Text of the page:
Because the majority of these studies profile fecal samples at a single point, it is hard to conclude whether the changes in the gut microbiota are a cause or consequence of the disease. Future studies analyzing the temporal changes in the gut microbiota will be able to answer whether the disease onset and/or relapses are associated with a shift in the gut microbiota.
In a healthy individual, the gut consists of a diversified bacterial community that is responsible for maintaining the balance between pro- and anti-inflammatory immune responses. RRMS is an inflammatory disease in which the immune balance is tilted toward a pro-inflammatory state. Therefore, it is reasonable to hypothesize that gut dysbiosis can be characterized by depletion of bacteria responsible for induction/maintenance of anti-inflammatory responses and/or enrichment of bacteria with the ability to induce pro-inflammatory responses. Major immune cells associated with anti-inflammatory response are CD4+CD25+FoxP3+T cells (Tregs), IL-10-producing CD4+ T cells (Tr1), tolerogenic dendritic cells, suppressive macrophages, and regulatory B cells. In contrast, immune cells associated with pro-inflammatory responses are CD4 T cells of Th1 or Th17 phenotype, inflammatory dendritic cells, monocytes, and B cells. Discussion of these inflammatory and regulatory immune cell populations can be found elsewhere.25
As mentioned previously, gut bacteria exhibit a symbiotic relationship with the host (human), which provides them space and nutrients. In turn, bacteria help in maintaining a healthy state of the host by performing several physiologic functions such as digestion of food, immune system development, maintenance of the gut barrier, suppression of colonization of pathobionts, etc. Because the gut microbiota is a community structure, some bacteria directly feed on host-provided nutrients, whereas other bacteria feed on bacterial by-products, a process called cross-feeding. Unsurprisingly, diet is one of the major factors determining our gut microbiota. Specifically, gut microbiota help with digestion/metabolism of several compounds including starches/fibers, phytoestrogens, bile acids, and tryptophan. Recent studies show that metabolism of food by microbiota have a strong influence on the development and function of the immune system.26 Metabolism of starch/complex sugars by gut bacteria leads to the production of short-chain fatty acids (SCFAs), which are one of most studied bacterial metabolites. Firmicutes, such as Clostridium, have received much attention because certain species can produce SCFAs and aid in the maintenance of regulatory FoxP3+ CD4 T cells. However, some Bacteroidetes species can also produce SCFAs.27 Among the bacteria showing lower abundance in MS patients, Prevotella, Parabacteroides, and Lactobacillus have the ability to induce SCFAs production.28,29 We have recently shown that Prevotella histicola, a member of the Prevotella genus, can suppress disease in experimental autoimmune encephalomyelitis (EAE), a preclinical murine model of MS (Mangalam et al. Cell Reports, in press). P. histicola induced CD4+FoxP3+ regulatory T cells, tolerogenic dendritic cells and suppressive macrophage (Mangalam et al. Cell Reports, in press). Parabacteroides distasonis had been also shown to convert naïve human CD4 T cells into IL-10 producing CD4+CD25+ regulatory T cells.16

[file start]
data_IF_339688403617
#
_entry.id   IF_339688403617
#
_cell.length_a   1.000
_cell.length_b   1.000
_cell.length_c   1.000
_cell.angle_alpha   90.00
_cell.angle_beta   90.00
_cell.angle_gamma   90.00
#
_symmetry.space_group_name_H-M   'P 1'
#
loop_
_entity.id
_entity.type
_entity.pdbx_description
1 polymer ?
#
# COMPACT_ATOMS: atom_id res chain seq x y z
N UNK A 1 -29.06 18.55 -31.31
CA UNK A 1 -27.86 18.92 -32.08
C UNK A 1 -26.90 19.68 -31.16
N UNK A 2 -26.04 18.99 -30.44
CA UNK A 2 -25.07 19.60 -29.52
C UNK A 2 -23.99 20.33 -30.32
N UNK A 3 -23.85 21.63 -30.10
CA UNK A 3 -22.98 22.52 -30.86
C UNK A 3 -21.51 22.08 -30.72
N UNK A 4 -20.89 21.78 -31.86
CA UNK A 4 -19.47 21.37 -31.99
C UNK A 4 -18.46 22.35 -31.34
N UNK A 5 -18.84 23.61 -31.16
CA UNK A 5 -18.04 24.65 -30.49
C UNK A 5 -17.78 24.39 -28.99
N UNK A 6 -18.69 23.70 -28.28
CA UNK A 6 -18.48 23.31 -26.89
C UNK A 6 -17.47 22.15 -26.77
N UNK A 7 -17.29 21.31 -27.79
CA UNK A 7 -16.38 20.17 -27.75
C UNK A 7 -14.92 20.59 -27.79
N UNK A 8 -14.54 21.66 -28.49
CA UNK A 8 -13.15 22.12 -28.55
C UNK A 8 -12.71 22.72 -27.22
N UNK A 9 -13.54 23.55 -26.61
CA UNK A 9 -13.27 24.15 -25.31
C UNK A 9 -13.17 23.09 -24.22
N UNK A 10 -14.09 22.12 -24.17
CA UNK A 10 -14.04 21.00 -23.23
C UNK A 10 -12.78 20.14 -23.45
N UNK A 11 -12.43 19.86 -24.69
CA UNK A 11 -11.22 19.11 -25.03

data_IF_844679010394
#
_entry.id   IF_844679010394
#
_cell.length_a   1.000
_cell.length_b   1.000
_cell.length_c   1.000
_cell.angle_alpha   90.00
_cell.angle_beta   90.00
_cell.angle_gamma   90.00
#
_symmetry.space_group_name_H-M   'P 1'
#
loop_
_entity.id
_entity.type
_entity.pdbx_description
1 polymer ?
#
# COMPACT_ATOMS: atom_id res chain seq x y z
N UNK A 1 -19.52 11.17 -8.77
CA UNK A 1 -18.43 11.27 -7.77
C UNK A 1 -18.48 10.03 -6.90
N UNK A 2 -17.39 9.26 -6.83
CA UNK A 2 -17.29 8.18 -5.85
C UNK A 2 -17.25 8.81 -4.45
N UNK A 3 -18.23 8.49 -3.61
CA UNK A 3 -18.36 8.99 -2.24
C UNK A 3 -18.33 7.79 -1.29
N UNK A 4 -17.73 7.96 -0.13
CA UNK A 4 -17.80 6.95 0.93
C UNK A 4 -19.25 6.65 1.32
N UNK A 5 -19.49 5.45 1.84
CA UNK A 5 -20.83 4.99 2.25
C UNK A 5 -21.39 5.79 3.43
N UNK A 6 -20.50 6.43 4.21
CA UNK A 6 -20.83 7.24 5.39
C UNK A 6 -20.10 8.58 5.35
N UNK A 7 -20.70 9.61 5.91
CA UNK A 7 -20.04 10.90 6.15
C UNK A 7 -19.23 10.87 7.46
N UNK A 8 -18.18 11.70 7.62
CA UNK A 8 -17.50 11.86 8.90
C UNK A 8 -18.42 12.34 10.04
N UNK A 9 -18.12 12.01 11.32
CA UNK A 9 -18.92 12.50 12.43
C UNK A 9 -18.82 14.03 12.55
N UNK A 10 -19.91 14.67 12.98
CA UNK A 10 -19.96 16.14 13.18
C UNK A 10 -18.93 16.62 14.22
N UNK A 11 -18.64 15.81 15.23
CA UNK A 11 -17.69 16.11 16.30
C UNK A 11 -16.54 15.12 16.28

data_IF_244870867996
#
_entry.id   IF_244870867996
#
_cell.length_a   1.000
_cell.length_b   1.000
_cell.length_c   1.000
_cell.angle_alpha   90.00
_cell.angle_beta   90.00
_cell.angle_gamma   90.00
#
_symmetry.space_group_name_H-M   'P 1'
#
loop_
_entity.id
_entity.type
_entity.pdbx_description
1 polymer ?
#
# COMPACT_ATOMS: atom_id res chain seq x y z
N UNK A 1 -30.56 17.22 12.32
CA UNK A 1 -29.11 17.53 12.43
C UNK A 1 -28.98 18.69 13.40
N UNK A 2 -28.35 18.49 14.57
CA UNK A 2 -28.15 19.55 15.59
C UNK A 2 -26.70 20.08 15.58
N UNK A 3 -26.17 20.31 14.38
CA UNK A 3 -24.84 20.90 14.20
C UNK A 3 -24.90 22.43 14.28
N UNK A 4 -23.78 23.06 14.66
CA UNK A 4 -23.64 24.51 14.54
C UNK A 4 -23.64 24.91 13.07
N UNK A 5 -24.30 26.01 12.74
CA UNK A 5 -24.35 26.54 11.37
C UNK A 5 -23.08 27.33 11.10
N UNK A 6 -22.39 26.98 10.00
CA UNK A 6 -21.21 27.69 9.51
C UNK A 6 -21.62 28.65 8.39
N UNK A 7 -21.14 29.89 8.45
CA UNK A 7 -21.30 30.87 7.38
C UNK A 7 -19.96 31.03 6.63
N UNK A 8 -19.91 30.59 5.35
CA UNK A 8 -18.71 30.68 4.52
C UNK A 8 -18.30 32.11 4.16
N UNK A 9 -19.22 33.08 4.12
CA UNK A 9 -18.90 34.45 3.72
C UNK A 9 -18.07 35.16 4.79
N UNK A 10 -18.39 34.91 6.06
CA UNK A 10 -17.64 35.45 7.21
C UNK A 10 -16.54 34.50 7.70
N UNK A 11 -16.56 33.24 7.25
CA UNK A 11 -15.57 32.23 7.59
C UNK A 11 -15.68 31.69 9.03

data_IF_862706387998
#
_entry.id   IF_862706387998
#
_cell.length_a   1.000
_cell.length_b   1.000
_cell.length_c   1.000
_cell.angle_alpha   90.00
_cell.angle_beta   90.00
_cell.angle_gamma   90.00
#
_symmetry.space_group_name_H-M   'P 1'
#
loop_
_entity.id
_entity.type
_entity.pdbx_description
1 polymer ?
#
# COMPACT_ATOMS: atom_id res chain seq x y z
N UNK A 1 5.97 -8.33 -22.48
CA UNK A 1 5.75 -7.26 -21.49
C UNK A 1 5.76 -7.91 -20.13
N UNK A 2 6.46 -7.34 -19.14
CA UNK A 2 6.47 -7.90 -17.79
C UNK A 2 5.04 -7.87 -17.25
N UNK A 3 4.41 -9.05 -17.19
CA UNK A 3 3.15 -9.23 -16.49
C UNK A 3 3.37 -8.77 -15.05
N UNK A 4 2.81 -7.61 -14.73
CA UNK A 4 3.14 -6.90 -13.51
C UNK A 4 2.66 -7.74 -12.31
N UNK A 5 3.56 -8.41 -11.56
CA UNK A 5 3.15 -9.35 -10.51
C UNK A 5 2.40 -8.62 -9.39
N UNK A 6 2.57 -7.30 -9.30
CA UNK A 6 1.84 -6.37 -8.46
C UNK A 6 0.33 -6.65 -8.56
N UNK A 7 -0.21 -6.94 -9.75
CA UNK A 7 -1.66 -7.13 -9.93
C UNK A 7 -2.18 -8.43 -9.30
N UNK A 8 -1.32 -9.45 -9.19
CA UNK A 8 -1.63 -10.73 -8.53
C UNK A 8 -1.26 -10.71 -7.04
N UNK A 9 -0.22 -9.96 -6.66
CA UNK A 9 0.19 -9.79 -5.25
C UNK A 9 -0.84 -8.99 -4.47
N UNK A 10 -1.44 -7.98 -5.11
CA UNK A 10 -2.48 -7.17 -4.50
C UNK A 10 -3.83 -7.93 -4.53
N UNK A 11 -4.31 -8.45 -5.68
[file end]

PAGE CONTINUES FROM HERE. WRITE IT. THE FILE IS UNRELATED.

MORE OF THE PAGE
One of the metabolic pathways used by Prevotella and Parabacteroides as well as Adlercreutzia (which is also depleted in MS patients) is metabolism of phytoestrogens.30-32 It is important to note that estrogens have been shown to possess disease-suppressive properties in MS as evidenced by several studies in animals as well as in MS patients.33 While SCFAs have been investigated extensively, the importance of phytoestrogen metabolism in regulation/maintenance of immune responses has not been explored in detail.